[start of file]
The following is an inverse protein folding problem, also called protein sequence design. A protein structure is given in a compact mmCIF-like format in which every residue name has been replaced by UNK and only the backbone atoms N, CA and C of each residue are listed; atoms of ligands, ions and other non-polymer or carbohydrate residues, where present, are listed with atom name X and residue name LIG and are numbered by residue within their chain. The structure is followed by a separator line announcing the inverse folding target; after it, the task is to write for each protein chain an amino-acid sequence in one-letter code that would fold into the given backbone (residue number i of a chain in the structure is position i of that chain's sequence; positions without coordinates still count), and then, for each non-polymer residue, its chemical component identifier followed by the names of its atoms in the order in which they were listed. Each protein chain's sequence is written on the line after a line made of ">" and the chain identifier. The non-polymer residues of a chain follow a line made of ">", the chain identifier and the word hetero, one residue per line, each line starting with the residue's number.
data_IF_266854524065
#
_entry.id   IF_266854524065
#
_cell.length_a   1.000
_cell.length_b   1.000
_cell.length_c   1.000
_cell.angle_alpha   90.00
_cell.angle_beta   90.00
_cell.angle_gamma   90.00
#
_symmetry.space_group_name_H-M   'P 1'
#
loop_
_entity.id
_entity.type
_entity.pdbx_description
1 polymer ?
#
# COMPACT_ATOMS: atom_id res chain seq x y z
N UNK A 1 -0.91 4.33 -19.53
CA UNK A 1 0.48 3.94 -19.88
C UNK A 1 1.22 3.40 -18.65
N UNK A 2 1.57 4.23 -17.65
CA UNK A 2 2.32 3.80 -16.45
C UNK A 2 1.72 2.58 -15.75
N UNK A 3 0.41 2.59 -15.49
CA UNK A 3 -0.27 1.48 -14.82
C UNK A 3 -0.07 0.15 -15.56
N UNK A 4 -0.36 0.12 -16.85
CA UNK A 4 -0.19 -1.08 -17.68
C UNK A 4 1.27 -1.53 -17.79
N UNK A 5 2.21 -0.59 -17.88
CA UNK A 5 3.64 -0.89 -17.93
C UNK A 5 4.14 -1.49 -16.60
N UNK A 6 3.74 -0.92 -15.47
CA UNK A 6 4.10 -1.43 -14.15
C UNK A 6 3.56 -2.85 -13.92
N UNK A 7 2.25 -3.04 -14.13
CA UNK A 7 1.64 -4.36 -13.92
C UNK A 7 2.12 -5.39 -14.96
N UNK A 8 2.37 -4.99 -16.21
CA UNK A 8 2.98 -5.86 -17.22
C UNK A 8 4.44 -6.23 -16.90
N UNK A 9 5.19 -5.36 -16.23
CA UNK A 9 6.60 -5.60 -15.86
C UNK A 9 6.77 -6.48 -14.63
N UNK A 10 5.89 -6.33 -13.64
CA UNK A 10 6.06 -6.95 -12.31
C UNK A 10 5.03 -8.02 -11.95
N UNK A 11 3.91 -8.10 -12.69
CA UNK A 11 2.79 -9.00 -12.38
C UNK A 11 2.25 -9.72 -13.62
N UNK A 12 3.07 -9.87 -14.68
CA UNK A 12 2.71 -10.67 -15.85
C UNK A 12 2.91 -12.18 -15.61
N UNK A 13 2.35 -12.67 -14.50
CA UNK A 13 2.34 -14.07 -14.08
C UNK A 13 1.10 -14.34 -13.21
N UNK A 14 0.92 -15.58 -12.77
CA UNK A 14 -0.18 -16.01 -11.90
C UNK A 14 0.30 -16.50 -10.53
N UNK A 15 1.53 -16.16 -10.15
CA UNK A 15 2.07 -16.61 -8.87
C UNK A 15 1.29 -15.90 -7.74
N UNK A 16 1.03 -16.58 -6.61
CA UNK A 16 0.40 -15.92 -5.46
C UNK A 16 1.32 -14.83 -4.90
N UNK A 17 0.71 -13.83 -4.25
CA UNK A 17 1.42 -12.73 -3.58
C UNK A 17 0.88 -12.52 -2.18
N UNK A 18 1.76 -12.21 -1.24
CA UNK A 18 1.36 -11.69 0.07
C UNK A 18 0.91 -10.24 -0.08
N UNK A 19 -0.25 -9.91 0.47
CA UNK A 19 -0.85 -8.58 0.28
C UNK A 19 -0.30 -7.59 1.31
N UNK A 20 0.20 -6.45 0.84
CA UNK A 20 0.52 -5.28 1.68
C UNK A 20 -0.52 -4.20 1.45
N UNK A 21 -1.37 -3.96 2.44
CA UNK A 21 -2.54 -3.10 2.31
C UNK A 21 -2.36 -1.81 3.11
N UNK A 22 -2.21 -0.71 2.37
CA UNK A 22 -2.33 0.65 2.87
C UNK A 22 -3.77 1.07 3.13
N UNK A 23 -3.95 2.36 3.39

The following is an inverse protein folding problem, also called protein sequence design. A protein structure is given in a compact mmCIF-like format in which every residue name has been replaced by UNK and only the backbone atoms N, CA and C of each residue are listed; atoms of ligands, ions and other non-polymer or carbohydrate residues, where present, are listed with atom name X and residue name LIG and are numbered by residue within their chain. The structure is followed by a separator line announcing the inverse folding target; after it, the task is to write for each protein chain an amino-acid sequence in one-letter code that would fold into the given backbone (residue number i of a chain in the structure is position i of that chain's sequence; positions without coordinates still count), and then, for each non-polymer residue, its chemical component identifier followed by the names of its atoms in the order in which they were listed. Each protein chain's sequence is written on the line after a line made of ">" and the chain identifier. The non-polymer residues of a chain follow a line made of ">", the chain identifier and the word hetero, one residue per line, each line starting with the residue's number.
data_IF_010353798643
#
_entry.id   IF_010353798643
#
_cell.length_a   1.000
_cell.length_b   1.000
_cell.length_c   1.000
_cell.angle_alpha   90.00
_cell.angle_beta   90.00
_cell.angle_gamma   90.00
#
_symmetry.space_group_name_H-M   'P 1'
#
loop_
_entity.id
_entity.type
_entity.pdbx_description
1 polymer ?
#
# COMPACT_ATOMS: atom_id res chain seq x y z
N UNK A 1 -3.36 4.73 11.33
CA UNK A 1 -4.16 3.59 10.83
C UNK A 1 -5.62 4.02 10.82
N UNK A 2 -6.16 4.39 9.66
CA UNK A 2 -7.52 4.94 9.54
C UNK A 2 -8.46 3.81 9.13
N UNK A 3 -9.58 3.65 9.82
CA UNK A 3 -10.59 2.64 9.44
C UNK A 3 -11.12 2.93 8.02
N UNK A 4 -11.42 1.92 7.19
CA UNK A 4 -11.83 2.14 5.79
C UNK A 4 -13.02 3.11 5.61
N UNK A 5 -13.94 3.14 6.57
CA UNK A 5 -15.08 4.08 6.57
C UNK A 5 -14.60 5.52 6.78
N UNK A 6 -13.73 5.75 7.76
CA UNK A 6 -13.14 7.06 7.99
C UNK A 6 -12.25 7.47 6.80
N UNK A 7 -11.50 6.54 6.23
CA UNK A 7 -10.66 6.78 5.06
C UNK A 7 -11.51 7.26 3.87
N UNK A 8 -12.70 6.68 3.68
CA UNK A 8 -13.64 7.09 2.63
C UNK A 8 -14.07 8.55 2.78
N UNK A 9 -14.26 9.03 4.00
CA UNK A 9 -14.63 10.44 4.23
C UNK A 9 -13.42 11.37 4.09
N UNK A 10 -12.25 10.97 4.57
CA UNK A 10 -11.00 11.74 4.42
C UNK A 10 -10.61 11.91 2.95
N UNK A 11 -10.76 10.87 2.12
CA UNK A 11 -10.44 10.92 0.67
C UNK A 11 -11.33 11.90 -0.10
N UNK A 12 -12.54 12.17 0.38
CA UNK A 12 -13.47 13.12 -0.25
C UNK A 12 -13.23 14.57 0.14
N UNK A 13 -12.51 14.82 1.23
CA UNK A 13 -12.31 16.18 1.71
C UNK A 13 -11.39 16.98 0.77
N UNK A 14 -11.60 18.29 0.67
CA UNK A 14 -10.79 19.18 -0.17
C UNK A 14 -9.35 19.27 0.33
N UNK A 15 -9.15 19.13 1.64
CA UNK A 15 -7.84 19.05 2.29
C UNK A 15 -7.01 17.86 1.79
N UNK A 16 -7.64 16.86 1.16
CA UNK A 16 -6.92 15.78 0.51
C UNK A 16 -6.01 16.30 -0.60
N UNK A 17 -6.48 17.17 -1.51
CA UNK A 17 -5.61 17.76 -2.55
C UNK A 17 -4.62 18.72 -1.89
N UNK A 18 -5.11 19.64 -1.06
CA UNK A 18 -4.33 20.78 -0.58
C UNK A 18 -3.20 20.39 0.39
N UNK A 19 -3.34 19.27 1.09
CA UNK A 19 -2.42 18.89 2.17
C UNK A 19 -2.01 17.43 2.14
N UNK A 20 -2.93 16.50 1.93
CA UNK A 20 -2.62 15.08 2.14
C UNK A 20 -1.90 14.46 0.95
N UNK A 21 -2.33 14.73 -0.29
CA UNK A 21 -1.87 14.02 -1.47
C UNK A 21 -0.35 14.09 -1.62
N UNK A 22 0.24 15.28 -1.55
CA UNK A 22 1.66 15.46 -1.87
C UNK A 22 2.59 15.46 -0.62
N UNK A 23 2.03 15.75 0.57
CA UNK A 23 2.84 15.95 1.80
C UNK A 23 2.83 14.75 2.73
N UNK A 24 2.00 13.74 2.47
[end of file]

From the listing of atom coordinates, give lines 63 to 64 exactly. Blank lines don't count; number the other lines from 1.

C UNK A 14 0.30 -16.50 -10.53
N UNK A 15 1.53 -16.16 -10.15